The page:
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Everett assignments ‘dropping like flies’ as ATO cracks down

Tax

While the big end of town has copped the brunt of the ATO’s enforcement efforts on the income-splitting arrangements, smaller firms are not immune.

By Nick Wilson 12 minute read

Everett assignments continue to be a favourite tax-saving mechanism among partners but recent moves by the ATO suggest the legal basis might be flimsier than once thought, according to Legal Consolidated partner, adjunct professor, Brett Davies. 

“The High Court has not said that all Everett assignments are Kosher. It merely said the Everett assignment in that particular court case back in 1980 is acceptable on that particular set of facts,” he said.

The case, Federal Commissioner of Taxation v Everett [1980] HCA 6, established a precedent that the ATO has been narrowing for years.

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“No two sets of facts can ever exist, there’s always some microscopic difference,” said Dr Davies.

It’s these microscopic differences the ATO has been relying on in its recent enforcement actions, said Dr Davies.

While, to date, the ATO has mostly targeted the use of Everett assignments among larger companies, the agency has demonstrated an increasing willingness to take action against smaller firms, he said.

Dr Davies gave the example of a small engineering practice in Victoria that crossed the ATO’s radar.

“They did something the ATO didn’t like. It was found to be compliant but [the ATO] kept hunting and hounding this poor engineering company and they got them on the Everett assignment.”

“Very few people are saints,” he added, “and the ATO, when they’re so minded, will continue to look at the behaviour of taxpayers they don’t like until they find a blemish. And a common blemish is the Everett assignment.”

An Everett assignment is a kind of legal income-splitting in which a partner in a firm assigns part of their stake in the firm to a third party, usually a spouse or family member, to save on taxes.

Professional service income (PSI) rules make it difficult for lawyers, accountants, doctors and other professionals to share their personal income. Everett assignments are a way for professionals to take advantage of the low marginal tax rates of other family members.

The problem is, Everett assignments are “high risk,” said Dr Davies. “They’re artificial and therefore at risk of attack … in recent years the ATO has attacked them with gay abandon.”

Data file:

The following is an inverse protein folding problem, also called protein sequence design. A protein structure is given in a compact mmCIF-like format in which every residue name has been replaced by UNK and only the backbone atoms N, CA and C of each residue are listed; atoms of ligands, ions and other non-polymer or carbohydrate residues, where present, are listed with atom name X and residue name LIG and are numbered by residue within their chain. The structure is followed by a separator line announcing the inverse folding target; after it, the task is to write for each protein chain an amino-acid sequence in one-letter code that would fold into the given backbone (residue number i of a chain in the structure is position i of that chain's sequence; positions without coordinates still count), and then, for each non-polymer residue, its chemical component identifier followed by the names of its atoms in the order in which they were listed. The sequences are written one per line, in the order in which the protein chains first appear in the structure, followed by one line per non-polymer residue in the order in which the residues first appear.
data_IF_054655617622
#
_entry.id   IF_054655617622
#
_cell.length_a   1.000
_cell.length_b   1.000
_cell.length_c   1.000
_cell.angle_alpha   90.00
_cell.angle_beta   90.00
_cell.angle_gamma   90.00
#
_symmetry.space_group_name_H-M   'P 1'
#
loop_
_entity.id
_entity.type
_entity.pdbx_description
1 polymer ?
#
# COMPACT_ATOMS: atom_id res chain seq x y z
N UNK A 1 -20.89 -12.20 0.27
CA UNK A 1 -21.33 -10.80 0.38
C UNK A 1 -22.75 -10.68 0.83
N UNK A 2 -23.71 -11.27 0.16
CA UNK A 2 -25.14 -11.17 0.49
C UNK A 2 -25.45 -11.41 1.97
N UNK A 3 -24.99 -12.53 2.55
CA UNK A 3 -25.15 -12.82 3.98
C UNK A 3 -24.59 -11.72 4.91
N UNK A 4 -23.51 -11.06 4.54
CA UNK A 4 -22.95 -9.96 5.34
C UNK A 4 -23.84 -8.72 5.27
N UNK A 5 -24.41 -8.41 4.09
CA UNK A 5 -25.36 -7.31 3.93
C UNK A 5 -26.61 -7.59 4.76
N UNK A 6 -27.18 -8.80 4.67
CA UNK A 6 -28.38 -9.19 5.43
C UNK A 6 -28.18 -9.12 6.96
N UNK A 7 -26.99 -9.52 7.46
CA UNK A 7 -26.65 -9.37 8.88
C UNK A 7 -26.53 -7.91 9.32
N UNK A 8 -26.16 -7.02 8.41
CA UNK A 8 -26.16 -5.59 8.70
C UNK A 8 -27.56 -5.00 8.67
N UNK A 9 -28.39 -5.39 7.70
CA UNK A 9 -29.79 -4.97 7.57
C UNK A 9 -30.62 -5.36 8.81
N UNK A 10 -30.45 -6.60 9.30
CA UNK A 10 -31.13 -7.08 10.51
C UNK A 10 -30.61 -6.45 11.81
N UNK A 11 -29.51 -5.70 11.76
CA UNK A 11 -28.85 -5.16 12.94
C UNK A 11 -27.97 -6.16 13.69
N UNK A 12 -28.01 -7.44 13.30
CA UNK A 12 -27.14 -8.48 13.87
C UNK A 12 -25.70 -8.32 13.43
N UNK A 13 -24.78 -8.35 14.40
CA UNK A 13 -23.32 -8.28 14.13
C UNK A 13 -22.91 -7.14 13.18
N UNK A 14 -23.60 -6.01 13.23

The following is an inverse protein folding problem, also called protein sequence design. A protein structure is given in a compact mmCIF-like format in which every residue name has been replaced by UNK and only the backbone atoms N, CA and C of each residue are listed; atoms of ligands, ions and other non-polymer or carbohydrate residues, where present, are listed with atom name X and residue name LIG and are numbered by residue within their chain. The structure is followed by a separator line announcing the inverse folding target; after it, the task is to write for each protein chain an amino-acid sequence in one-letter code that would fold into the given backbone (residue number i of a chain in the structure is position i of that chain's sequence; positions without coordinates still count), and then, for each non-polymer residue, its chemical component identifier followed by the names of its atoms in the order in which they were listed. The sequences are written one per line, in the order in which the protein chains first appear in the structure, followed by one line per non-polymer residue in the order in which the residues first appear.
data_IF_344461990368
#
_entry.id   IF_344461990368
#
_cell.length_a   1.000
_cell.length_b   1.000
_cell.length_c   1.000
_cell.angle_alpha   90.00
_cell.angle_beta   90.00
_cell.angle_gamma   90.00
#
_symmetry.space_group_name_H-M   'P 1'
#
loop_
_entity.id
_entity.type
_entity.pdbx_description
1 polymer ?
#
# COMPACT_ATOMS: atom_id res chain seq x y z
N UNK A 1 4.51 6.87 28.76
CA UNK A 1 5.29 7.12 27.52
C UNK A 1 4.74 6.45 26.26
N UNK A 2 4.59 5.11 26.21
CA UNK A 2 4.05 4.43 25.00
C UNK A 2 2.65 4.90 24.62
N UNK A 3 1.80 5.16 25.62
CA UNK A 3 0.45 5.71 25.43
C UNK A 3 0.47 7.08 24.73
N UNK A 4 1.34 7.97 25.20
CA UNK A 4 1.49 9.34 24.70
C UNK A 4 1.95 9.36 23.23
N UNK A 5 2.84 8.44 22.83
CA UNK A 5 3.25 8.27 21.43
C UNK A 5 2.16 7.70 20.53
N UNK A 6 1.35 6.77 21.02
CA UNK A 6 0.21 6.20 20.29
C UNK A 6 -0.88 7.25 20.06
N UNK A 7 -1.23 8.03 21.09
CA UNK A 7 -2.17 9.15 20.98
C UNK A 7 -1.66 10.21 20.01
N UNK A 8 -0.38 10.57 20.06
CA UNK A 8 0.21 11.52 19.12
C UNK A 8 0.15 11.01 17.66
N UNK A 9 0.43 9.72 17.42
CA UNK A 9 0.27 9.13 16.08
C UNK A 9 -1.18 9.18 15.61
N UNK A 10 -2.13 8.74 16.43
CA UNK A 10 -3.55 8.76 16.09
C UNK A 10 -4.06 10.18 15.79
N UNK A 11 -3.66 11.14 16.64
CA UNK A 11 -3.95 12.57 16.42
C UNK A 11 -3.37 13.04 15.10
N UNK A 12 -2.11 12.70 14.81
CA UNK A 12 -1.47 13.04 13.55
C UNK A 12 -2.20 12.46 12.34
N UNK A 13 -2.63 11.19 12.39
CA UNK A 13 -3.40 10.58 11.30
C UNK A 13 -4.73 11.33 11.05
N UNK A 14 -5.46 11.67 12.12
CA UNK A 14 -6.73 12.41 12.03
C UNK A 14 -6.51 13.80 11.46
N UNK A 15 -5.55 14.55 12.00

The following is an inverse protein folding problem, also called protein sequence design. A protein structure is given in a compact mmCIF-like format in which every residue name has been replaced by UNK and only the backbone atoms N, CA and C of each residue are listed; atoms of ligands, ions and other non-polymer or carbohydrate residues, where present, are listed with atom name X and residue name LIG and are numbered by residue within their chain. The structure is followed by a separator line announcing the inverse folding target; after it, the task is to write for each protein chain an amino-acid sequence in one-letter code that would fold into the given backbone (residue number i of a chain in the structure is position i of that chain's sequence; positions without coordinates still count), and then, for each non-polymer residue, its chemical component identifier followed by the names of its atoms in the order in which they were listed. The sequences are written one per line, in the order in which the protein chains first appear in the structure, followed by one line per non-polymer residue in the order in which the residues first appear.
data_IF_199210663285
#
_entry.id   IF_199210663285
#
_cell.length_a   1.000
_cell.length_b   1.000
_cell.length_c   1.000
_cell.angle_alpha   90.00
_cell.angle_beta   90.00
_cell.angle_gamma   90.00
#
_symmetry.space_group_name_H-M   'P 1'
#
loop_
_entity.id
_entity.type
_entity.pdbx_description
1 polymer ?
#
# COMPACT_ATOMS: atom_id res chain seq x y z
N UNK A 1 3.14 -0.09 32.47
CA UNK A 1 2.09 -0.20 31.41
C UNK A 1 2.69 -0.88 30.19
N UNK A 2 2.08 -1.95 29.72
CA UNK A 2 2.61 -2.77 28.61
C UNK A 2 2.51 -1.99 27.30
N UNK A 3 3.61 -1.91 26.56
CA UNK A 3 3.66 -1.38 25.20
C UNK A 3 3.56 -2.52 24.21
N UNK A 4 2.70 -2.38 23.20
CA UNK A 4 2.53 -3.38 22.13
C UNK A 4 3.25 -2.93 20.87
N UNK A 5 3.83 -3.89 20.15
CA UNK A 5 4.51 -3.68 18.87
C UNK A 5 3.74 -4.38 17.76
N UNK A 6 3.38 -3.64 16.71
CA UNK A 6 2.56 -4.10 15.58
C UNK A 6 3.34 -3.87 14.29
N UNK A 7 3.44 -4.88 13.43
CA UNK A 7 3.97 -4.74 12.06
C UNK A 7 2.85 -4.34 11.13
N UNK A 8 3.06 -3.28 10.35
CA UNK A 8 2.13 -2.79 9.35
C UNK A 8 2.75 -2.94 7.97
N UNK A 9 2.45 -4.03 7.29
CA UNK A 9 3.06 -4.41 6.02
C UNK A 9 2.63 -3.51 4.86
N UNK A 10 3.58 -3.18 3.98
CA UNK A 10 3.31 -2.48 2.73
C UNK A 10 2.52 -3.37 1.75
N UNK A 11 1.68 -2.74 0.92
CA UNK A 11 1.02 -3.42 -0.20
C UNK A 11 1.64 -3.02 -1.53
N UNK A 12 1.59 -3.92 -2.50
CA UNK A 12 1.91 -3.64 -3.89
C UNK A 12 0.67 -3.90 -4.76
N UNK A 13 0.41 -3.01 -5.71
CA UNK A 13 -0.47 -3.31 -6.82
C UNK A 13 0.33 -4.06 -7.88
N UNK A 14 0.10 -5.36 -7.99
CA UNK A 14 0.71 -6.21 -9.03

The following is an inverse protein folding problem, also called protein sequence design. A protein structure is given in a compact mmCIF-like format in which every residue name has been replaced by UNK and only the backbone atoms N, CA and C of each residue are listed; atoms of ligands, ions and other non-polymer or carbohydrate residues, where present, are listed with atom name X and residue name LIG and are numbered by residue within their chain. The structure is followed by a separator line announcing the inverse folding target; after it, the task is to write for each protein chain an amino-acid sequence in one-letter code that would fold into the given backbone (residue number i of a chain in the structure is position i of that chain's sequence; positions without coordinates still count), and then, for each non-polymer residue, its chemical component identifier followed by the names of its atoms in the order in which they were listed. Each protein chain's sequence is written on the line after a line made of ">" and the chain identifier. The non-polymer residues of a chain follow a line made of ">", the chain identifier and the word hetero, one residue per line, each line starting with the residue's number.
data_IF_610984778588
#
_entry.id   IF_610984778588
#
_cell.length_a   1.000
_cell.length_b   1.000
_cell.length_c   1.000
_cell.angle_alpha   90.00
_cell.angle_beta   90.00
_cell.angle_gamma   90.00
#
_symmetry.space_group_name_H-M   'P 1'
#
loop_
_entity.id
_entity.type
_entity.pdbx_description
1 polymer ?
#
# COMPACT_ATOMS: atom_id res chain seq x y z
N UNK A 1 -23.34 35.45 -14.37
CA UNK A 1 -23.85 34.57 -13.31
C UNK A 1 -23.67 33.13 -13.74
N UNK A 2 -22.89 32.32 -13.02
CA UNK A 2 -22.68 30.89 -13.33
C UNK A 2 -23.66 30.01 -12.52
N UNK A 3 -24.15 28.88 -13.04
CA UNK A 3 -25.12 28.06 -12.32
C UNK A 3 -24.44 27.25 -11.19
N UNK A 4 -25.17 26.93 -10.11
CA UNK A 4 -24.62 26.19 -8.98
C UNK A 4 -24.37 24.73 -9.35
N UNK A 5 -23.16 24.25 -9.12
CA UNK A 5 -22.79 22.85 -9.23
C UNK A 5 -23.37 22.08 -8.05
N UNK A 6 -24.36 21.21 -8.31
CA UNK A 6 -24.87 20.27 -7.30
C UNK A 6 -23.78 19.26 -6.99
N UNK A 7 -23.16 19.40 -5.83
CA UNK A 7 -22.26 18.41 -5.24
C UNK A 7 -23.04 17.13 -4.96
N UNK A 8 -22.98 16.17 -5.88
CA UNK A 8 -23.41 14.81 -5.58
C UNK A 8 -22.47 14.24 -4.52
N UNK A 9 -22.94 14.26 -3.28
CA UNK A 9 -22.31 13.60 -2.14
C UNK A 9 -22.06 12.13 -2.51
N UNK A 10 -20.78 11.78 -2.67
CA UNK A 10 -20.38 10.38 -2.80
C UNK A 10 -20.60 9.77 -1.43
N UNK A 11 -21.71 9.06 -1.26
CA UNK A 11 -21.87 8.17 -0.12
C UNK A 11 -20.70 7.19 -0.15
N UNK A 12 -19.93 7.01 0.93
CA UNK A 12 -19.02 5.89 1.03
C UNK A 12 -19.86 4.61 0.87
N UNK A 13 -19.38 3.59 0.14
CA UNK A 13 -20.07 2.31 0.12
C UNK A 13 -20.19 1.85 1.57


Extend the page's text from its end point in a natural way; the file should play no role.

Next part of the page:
Recently, PwC announced it would no longer allow its partners to use the assignments despite maintaining that their use of the assignments had been within ATO guidelines. Deloitte banned its partners from using the assignments “about a decade ago” in response to increasing scrutiny from the ATO.

The ATO has published a risk assessment framework to guide the use of Everett assignments. The framework applies only to assignments that are “commercially sound and [that] do not exhibit high-risk features.”

While the ATO has laid out certain circumstances under which an assignment might be “high-risk” and therefore not protected by legal precedent, Dr Davies said the conditions are largely unclear.

As many as one-third of PwC’s partners make use of Everett assignments. The company said that the ban would not affect those already taking advantage of the income-splitting strategy, it would simply prohibit others from joining in.

The ATO changed its approach to the assignments in 2020, claiming it was “concerned about high-risk arrangements in all professional firms.” The agency said it anticipated “increased enforcement action.”

According to Dr Davies, since the ATO changed course, Everett assignments have been “dropping like flies.”

The ATO’s approach is not punitive, said Dr Davies. They are not punishing individuals for using Everett assignments, instead they are ordering repayments for any avoided tax payments.

“We’ve seen the ATO ask for every dollar saved under the Everett assignment going back several years,” he said.

“I’m seeing less and less professional services businesses setting up the assignments, and I’m seeing more attacks on the ones that are still left in play.”

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